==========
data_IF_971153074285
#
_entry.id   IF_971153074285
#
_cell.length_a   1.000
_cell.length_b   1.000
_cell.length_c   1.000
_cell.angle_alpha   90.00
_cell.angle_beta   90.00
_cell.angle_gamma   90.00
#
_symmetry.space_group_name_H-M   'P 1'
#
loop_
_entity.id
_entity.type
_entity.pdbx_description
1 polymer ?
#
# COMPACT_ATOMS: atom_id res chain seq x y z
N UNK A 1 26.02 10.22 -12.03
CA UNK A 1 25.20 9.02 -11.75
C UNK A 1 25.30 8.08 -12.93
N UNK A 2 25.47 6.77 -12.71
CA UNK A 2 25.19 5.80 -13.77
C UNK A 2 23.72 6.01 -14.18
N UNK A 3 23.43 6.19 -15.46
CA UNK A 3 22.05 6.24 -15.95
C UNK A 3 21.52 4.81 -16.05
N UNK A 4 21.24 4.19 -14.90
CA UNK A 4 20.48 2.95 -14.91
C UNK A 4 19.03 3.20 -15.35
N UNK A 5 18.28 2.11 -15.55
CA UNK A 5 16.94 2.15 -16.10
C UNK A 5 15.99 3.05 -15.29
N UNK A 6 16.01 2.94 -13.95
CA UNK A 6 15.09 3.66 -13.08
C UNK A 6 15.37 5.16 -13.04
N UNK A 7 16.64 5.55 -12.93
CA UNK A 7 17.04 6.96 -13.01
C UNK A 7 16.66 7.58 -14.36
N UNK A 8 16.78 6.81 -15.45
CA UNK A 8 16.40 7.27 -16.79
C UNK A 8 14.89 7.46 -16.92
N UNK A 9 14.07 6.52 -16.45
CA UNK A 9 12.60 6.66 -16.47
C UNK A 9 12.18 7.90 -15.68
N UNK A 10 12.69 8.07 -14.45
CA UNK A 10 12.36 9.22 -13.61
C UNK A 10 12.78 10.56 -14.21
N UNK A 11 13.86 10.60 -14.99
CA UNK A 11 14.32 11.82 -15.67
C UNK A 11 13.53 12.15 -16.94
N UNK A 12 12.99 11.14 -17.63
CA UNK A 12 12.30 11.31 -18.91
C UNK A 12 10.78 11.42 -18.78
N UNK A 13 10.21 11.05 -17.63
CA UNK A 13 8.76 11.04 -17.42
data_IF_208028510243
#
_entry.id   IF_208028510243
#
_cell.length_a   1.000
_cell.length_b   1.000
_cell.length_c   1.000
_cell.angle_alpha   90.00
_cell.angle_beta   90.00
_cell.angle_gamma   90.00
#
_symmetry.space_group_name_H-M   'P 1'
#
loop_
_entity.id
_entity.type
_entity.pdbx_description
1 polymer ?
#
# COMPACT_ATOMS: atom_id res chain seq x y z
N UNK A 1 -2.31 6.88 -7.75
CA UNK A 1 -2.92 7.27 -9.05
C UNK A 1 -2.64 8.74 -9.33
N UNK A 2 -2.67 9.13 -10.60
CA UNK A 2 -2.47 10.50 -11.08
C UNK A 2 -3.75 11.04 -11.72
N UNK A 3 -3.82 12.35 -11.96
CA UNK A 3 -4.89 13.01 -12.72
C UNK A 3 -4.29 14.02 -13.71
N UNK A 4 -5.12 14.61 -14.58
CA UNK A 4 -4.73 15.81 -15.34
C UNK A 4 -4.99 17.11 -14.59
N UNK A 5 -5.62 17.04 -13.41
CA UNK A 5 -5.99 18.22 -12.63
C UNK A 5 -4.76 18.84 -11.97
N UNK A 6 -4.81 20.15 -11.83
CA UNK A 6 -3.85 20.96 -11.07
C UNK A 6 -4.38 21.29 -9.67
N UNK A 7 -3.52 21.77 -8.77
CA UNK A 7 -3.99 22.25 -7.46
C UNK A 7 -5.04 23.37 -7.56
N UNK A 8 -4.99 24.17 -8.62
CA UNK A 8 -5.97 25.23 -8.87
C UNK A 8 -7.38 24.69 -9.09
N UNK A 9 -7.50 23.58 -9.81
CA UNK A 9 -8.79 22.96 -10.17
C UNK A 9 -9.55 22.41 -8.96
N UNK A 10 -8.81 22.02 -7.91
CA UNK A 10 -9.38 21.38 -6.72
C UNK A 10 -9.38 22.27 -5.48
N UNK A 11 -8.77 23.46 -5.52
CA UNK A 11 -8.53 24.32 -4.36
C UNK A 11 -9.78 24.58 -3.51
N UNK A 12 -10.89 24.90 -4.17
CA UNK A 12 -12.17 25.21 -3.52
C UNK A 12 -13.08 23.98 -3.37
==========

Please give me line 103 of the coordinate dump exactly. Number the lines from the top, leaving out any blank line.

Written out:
N UNK A 9 -7.50 23.58 -9.81